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Lost in Paris

by Kilian Melloy
Friday Jun 16, 2017
'Lost in Paris'
'Lost in Paris'  

Fiona Gordon and Dominique Abel write, direct, and star in a self-consciously strange comic adventure they've dubbed "Lost in Paris."

Gordon plays Fiona, a librarian comfortably ensconced in her snowbound Canadian village. About 50 years ago, she saw her Aunt Martha (Emmanuelle Riva), who was taken with the idea of moving to Paris to be a dancer. Now, upon getting a plea for help from the aged Martha -- who fears that she will be forced from her home and into an assisted living facility called "Les Alouettes" -- Fiona loads up her backpack, faces her uncertainties about the wider world, and heads off to the City of Light.

By the time Fiona gets there, though, Martha has gone missing. An accident causes Fiona to lose all her belongings, including money and passport. A misadventure with a red pepper leads a homeless man called Dom (Abel) to discover the lost items. The whimsical script, with its plot lines that loop and crisscross to create a net of happenstance, brings all three characters together. Also popping up in the story are Martha's perplexed neighbor, Mr. Martin (Philippe Martz), a Canadian Mountie called Bob (Frédéric Meert), a lover from long ago in Martha's past (Pierre Richard), and an unwitting clutch of mourners who find themselves the audience for an increasingly outrageous memorial.

The literal high point of the film is a scene atop the Eiffel Tower, but there are plenty of other locales for the absurd doings, such as a chic restaurant in a boat, a laundromat, a cemetery, and Dom's bright green tent, which is perched on the banks of the Seine.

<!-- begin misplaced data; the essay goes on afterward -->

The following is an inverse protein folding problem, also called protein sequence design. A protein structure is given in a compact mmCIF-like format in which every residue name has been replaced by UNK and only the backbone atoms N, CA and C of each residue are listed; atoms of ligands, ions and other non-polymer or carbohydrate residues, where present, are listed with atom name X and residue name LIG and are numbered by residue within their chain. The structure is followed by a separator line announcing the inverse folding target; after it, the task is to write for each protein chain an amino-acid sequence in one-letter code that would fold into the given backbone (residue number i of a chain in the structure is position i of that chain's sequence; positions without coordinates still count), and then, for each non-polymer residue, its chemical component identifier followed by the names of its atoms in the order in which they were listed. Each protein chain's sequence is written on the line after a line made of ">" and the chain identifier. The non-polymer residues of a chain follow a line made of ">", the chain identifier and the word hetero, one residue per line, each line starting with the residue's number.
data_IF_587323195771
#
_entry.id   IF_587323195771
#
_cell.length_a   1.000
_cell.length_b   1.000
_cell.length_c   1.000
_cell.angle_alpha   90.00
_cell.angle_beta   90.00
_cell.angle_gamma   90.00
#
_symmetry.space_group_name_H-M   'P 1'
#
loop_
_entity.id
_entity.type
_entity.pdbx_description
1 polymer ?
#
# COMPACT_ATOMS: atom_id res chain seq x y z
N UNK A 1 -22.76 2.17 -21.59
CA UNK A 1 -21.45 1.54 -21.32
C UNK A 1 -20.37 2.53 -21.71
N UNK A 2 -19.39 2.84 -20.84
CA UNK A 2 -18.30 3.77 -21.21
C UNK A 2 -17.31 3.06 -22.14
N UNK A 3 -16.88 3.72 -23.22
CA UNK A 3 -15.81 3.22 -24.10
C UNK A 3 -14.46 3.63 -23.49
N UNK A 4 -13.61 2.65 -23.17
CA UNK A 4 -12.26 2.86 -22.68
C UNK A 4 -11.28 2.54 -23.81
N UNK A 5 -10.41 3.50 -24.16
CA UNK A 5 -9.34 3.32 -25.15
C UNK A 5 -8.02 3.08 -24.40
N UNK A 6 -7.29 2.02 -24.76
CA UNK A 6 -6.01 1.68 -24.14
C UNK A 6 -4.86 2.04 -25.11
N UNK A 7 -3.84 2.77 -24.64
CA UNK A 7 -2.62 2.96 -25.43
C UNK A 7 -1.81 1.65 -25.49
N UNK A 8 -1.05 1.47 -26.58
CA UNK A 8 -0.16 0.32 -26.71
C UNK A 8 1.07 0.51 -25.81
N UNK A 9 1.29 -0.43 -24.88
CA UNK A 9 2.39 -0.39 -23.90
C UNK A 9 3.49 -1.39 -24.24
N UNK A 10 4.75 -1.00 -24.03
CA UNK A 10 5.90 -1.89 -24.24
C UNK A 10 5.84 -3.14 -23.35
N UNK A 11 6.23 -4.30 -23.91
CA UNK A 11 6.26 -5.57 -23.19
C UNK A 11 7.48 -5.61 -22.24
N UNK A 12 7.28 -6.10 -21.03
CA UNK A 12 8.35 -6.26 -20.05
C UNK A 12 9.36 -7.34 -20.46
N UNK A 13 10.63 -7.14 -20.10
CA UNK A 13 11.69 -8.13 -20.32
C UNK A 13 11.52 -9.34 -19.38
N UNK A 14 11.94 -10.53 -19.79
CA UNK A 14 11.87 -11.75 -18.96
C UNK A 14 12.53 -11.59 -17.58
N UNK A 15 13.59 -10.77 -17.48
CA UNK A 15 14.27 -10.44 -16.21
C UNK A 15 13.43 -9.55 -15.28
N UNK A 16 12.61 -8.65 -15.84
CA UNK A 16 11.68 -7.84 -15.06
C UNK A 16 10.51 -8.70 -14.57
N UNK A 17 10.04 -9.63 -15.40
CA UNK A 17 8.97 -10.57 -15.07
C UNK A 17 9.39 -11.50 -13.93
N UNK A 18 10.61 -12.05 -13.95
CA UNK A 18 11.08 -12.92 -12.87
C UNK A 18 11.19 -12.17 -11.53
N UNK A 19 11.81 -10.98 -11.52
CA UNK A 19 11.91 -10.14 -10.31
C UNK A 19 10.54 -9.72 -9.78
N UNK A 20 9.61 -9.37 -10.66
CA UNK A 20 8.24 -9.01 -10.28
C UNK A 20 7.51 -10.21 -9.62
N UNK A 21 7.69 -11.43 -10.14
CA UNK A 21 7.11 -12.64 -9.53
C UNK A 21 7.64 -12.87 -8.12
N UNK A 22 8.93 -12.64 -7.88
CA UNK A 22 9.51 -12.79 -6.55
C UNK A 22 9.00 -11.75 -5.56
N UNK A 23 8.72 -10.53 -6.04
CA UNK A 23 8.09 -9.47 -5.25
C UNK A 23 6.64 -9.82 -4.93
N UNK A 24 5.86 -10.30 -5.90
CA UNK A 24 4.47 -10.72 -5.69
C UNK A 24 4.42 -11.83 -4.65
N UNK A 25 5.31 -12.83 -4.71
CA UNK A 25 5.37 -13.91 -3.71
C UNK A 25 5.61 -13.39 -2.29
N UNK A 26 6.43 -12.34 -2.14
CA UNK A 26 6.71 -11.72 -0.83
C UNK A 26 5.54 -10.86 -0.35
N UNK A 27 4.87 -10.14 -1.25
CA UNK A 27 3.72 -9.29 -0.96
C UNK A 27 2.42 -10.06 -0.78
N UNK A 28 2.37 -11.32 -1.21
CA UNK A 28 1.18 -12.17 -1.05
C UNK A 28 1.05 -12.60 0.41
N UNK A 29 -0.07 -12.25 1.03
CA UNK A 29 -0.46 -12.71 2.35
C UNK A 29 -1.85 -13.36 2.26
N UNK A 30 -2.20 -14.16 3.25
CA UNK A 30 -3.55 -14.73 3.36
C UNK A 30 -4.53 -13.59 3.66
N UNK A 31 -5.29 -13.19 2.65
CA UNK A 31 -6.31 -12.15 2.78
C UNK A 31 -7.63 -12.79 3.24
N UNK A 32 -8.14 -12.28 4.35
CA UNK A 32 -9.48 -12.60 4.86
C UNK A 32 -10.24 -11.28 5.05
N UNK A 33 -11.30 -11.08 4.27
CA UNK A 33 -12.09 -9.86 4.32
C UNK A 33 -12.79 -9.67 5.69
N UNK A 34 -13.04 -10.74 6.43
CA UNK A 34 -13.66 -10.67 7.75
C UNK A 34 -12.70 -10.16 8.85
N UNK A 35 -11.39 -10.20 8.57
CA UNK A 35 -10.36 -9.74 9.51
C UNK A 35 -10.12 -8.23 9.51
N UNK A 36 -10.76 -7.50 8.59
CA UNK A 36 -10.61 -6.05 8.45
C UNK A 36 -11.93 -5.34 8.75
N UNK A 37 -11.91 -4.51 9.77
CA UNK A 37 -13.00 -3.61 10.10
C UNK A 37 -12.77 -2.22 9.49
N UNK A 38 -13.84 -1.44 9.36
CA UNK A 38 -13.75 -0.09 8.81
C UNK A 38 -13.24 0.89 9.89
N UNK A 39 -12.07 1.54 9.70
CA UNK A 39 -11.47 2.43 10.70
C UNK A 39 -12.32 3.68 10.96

Gordon and Abel display a sense of inventiveness not unlike what you might have seen in other French films, like "Amelie" and "City of Lost Children," though the production design here is, as a matter of aesthetic choice, far less involved. (In one charming touch we get a glimpse of Fiona's village as it grows over the years; the town is quite clearly a model.) The same sketch comedy vibe is at work here, perhaps even more so, given that "Lost in Paris" has a looser feel. The filmmakers also have a taste for dance scenes (there are two quite funny numbers) and the kind of story structure that overlaps scenes, so that what seems random the first time you see it is tied together and contextualized in a later repetition.

They also have a sure sense of the indecorous: In one cunningly constructed gag, Martha's neighbor, Mr. Martin -- whose fate seems forever tied to the vagaries of laundry -- is found by a policewoman going through Martha's underwear. He has a perfectly legitimate reason for it, but we don't see him trying to convince anyone; the film finds its comedy in just such moments, which tremble on the edge of fantasy or scandal.

Not so much a laugh-out-loud comedy as a keep-smiling-for-days farce, "Lost in Paris" seems sure to find a niche audience -- but a devoted one.

Lost in Paris

In May 1940, Germany advanced into France, trapping Allied troops on the beaches of Dunkirk. Under air and ground cover from British and French forces, troops were slowly and methodically evacuated from the beach using every serviceable naval and civilian vessel that could be found. At the end of this heroic mission, 330,000 French, British, Belgian and Dutch soldiers were safely evacuated.


Runtime :: 85 mins
Release Date :: Jun 16, 2017
Language :: Silent
Country :: France

Kilian Melloy serves as EDGE Media Network's Associate Arts Editor and Staff Contributor. His professional memberships include the National Lesbian & Gay Journalists Association, the Boston Online Film Critics Association, The Gay and Lesbian Entertainment Critics Association, and the Boston Theater Critics Association's Elliot Norton Awards Committee.

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